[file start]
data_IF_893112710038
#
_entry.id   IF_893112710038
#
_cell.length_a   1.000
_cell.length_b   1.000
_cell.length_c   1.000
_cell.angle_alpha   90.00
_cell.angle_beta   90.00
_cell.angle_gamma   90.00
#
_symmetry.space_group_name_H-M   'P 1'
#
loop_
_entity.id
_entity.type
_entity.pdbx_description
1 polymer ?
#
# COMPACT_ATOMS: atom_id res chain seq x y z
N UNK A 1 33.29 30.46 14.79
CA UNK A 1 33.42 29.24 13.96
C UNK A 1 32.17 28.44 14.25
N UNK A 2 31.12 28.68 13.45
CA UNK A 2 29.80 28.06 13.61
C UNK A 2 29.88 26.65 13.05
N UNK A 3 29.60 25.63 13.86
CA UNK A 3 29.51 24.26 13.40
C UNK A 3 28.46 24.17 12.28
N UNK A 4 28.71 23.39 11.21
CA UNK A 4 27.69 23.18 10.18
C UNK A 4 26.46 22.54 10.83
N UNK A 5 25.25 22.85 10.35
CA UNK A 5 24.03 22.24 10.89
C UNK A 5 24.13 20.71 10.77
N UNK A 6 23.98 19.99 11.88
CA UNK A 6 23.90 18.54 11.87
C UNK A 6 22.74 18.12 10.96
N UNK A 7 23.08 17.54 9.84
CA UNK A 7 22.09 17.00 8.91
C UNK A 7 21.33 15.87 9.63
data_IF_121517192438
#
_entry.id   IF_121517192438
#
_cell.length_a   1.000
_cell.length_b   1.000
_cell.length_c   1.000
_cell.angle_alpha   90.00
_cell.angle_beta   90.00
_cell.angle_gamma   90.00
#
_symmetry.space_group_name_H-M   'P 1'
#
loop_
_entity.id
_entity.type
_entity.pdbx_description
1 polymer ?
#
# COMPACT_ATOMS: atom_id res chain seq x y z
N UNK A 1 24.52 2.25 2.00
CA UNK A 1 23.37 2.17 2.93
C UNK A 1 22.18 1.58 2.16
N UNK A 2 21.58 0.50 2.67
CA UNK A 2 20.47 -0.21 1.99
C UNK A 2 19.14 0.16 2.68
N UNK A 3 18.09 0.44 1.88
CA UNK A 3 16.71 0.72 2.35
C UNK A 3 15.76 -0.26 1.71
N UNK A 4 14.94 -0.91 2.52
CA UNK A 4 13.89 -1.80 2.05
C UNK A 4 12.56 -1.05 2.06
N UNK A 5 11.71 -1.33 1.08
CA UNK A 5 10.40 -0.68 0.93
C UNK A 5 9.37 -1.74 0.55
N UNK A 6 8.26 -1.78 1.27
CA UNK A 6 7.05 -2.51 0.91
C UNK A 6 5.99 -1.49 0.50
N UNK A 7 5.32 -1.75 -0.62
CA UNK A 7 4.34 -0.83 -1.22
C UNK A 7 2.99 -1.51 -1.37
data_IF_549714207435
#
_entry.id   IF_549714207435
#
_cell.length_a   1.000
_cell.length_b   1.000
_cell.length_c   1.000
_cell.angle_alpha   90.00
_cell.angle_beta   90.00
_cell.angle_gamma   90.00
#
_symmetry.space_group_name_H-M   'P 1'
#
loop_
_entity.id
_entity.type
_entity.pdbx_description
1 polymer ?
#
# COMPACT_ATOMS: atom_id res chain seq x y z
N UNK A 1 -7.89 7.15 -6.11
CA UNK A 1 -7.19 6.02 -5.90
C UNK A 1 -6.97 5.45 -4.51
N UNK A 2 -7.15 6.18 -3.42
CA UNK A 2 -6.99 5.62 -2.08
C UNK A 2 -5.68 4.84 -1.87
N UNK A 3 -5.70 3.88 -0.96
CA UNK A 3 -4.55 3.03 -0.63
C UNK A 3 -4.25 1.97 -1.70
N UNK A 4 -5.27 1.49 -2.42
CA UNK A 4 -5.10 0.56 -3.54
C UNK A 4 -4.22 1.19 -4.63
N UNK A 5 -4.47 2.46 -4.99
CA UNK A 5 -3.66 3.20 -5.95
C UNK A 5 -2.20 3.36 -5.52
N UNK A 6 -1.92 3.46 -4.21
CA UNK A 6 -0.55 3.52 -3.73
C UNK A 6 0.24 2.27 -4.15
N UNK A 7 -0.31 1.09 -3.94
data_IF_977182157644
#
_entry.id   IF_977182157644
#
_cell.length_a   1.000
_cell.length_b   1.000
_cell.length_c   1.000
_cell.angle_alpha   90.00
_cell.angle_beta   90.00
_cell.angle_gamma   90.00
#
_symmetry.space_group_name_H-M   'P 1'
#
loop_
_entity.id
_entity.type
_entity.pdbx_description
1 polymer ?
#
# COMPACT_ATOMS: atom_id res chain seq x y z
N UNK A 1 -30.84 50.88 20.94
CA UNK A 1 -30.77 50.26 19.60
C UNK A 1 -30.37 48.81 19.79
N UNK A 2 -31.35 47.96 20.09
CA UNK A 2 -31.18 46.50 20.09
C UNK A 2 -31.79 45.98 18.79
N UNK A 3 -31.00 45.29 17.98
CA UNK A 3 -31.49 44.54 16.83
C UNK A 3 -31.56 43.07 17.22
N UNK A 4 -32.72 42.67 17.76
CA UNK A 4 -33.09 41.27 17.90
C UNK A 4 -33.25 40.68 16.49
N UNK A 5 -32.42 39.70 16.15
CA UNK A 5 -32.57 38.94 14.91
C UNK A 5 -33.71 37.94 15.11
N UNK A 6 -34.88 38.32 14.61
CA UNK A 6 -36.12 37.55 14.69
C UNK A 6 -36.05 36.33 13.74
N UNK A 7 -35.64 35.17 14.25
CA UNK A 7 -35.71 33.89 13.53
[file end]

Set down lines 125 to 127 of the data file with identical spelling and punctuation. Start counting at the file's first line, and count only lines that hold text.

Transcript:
#
_cell.length_a   1.000
_cell.length_b   1.000